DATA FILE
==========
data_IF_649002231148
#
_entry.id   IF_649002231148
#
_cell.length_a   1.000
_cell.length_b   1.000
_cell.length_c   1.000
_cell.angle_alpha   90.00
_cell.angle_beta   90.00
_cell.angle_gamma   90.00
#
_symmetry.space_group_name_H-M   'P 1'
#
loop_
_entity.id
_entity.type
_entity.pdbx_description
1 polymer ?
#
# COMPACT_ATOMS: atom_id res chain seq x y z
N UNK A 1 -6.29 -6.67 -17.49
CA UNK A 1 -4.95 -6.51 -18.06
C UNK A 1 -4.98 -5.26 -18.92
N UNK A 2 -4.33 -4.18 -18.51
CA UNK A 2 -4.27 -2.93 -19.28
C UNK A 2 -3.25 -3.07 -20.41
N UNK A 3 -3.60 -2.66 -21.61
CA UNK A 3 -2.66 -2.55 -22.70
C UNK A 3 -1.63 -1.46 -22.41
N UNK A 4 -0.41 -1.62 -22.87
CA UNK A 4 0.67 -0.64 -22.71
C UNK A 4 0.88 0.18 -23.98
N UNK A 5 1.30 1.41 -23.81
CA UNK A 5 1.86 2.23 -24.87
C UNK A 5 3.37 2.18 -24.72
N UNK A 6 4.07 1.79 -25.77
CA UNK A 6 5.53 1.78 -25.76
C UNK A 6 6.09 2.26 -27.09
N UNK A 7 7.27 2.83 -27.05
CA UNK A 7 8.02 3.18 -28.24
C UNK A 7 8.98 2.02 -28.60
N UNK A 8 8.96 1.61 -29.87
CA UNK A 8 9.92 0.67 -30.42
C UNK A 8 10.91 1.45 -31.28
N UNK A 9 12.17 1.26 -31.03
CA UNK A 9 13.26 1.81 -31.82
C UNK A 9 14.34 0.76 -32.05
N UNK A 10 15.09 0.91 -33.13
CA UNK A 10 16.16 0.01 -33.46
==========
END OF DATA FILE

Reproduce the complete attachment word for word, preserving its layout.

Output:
data_IF_649002231148
#
_entry.id   IF_649002231148
#
_cell.length_a   1.000
_cell.length_b   1.000
_cell.length_c   1.000
_cell.angle_alpha   90.00
_cell.angle_beta   90.00
_cell.angle_gamma   90.00
#
_symmetry.space_group_name_H-M   'P 1'
#
loop_
_entity.id
_entity.type
_entity.pdbx_description
1 polymer ?
#
# COMPACT_ATOMS: atom_id res chain seq x y z
N UNK A 1 -6.29 -6.67 -17.49
CA UNK A 1 -4.95 -6.51 -18.06
C UNK A 1 -4.98 -5.26 -18.92
N UNK A 2 -4.33 -4.18 -18.51
CA UNK A 2 -4.27 -2.93 -19.28
C UNK A 2 -3.25 -3.07 -20.41
N UNK A 3 -3.60 -2.66 -21.61
CA UNK A 3 -2.66 -2.55 -22.70
C UNK A 3 -1.63 -1.46 -22.41
N UNK A 4 -0.41 -1.62 -22.87
CA UNK A 4 0.67 -0.64 -22.71
C UNK A 4 0.88 0.18 -23.98
N UNK A 5 1.30 1.41 -23.81
CA UNK A 5 1.86 2.23 -24.87
C UNK A 5 3.37 2.18 -24.72
N UNK A 6 4.07 1.79 -25.77
CA UNK A 6 5.53 1.78 -25.76
C UNK A 6 6.09 2.26 -27.09
N UNK A 7 7.27 2.83 -27.05
CA UNK A 7 8.02 3.18 -28.24
C UNK A 7 8.98 2.02 -28.60
N UNK A 8 8.96 1.61 -29.87
CA UNK A 8 9.92 0.67 -30.42
C UNK A 8 10.91 1.45 -31.28
N UNK A 9 12.17 1.26 -31.03
CA UNK A 9 13.26 1.81 -31.82
C UNK A 9 14.34 0.76 -32.05
N UNK A 10 15.09 0.91 -33.13
CA UNK A 10 16.16 0.01 -33.46